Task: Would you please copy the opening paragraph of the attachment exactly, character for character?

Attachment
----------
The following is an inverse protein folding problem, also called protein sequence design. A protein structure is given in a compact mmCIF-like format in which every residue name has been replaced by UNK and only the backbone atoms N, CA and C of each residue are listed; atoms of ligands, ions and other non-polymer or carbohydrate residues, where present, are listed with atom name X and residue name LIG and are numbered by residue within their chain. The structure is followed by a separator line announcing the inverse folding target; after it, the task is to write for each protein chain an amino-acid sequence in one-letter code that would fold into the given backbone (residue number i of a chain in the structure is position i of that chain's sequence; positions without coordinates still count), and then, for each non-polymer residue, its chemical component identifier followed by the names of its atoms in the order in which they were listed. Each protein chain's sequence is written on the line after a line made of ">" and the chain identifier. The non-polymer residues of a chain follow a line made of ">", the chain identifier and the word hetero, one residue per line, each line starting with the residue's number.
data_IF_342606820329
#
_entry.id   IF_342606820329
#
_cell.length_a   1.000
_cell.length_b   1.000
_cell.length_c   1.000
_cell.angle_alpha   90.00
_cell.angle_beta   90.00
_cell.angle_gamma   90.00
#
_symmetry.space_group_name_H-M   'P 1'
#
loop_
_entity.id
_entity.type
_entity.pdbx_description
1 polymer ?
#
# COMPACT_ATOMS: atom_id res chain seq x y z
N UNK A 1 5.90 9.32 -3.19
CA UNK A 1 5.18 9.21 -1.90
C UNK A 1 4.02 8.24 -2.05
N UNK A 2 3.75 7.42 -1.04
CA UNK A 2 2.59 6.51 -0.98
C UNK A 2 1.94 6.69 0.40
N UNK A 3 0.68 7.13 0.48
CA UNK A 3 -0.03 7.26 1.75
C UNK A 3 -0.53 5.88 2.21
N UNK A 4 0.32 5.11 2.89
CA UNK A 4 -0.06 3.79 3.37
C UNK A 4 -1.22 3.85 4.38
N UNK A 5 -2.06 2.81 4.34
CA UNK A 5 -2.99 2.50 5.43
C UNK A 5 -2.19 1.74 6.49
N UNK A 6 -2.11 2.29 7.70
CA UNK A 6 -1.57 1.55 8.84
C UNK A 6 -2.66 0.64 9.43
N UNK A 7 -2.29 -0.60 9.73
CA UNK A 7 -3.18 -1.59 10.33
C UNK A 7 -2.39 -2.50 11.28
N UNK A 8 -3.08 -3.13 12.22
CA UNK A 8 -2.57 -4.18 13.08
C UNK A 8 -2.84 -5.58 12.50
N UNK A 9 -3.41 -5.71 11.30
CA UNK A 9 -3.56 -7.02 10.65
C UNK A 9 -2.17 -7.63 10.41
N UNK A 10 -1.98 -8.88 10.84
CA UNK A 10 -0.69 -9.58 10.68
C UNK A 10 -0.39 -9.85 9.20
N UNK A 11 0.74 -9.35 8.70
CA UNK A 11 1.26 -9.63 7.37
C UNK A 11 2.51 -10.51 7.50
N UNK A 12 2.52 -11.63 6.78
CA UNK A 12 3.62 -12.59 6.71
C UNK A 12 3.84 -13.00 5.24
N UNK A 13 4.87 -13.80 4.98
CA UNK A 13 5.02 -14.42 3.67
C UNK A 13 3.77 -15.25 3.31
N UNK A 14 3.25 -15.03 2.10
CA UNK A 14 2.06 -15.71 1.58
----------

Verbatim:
The following is an inverse protein folding problem, also called protein sequence design. A protein structure is given in a compact mmCIF-like format in which every residue name has been replaced by UNK and only the backbone atoms N, CA and C of each residue are listed; atoms of ligands, ions and other non-polymer or carbohydrate residues, where present, are listed with atom name X and residue name LIG and are numbered by residue within their chain. The structure is followed by a separator line announcing the inverse folding target; after it, the task is to write for each protein chain an amino-acid sequence in one-letter code that would fold into the given backbone (residue number i of a chain in the structure is position i of that chain's sequence; positions without coordinates still count), and then, for each non-polymer residue, its chemical component identifier followed by the names of its atoms in the order in which they were listed. Each protein chain's sequence is written on the line after a line made of ">" and the chain identifier. The non-polymer residues of a chain follow a line made of ">", the chain identifier and the word hetero, one residue per line, each line starting with the residue's number.